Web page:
Ashleigh and her best friend, Cat, are two extremes. The former is more reserved. The latter more wild. Somehow, the combination seems to work for both of them.

All of us need, but few of us find, someone who can read us like a book. It’s gratifying to know that Ashleigh found that person.

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If you want a great book about friendship, Just Visiting by Dahlia Adler is the perfect fit. No major realistic fiction issues. No abuse, neglect, rape, drugs, etc. Quite refreshing, actually.

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Reagan and Victoria are social outcasts for two vastly different reasons. Reagan is what most people would call trailer park trash, despite her 4.0 cum while putting in as many hours as possible at Joe’s diner. Vic on the other hand is of Latino descent in the lily white mid-Kansas town of Charytan. Having been expelled from school in Arizona, her professor parents moved the family to Kansas where they both found jobs at the local community college.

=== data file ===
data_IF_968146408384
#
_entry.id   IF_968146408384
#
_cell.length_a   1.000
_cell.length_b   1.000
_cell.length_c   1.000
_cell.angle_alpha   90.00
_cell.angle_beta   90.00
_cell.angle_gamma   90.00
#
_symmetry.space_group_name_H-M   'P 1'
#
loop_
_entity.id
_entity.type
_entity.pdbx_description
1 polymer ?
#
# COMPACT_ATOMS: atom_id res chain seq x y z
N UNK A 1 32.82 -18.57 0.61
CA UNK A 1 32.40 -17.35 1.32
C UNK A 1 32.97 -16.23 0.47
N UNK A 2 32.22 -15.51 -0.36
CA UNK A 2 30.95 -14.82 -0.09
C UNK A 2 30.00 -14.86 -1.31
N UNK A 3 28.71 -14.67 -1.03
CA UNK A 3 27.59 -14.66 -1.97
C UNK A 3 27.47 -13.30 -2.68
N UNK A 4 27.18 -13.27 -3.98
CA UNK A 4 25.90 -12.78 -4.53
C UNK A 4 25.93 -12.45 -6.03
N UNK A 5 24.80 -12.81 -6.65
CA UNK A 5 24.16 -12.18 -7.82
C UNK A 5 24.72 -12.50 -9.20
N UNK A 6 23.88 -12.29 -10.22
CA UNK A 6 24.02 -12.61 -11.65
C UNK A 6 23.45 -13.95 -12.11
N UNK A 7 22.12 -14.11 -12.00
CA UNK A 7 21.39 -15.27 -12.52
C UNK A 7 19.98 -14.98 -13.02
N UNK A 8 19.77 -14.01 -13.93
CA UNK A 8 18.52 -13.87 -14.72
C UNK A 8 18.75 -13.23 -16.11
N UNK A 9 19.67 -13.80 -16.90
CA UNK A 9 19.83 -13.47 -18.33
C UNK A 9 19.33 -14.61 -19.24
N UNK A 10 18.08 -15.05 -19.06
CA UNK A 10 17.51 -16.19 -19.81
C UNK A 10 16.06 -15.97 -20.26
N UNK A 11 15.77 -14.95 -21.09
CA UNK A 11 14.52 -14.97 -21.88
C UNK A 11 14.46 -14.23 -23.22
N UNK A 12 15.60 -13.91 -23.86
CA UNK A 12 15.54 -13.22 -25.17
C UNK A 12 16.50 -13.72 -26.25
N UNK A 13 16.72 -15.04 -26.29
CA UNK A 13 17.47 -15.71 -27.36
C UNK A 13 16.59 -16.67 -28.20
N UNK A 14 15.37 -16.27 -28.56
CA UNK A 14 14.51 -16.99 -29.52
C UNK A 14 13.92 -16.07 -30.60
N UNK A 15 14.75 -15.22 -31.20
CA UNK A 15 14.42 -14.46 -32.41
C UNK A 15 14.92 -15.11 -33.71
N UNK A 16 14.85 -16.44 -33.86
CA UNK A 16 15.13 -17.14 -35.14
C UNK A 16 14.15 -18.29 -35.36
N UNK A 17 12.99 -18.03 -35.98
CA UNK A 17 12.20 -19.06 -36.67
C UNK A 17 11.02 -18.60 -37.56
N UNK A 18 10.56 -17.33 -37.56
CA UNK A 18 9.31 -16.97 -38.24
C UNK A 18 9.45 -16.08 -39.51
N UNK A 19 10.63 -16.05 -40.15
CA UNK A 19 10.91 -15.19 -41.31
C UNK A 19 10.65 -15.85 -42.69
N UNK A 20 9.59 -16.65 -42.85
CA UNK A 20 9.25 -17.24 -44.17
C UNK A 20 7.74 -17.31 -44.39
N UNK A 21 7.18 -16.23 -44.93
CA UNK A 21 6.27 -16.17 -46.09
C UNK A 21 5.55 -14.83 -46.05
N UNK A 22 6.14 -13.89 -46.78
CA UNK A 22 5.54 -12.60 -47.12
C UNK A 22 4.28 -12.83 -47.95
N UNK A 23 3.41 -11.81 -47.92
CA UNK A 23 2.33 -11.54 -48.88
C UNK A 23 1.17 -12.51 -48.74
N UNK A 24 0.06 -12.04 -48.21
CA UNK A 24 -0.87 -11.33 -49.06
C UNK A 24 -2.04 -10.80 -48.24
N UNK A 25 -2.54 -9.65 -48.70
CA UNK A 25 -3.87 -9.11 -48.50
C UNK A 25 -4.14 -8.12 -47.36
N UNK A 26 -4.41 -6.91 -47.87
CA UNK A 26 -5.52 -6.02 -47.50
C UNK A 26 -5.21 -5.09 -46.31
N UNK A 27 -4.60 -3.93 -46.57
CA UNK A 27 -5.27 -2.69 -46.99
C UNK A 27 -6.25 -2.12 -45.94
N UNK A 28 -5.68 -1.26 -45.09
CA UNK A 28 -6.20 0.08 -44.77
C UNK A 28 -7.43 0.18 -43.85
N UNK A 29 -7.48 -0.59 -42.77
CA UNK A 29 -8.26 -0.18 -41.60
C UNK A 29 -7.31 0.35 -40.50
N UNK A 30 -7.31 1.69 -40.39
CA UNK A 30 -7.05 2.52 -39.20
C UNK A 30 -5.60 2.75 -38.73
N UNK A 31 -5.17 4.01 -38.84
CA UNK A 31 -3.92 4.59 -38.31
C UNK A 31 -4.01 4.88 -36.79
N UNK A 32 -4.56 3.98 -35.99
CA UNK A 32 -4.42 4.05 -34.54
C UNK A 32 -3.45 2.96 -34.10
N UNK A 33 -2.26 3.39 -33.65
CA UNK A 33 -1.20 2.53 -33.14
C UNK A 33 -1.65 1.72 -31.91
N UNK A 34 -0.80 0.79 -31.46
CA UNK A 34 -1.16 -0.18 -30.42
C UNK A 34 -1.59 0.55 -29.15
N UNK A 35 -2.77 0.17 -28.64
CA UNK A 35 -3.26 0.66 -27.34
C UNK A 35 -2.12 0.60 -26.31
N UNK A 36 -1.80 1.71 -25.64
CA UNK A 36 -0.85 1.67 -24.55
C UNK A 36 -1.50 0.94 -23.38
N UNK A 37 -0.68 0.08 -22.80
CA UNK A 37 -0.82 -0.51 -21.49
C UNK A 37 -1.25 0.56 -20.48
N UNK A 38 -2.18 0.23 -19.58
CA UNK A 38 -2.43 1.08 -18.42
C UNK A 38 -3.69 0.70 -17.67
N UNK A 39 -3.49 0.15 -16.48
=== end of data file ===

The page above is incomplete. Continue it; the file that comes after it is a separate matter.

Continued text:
Despite their differing backgrounds, Reagan and Vic become fast friends, although each hide something of importance from the other. Having realized that the only way out of their personal hells is to go away to college, we come upon them (Vic actually) planning their college visits, knowing that they want to go to the same school and be roommates.

Reagan and Vic are a contrast in opposites. Reagan wears the same battered jeans and t-shirts while Vic is into fashion design, making her own clothes and looking gorgeous. Having been through a bad relationship, Reagan is avoiding boys while Vic wants to meet some hot boys. While Reagan is interested in classes and the library, Vic is interested in sororities.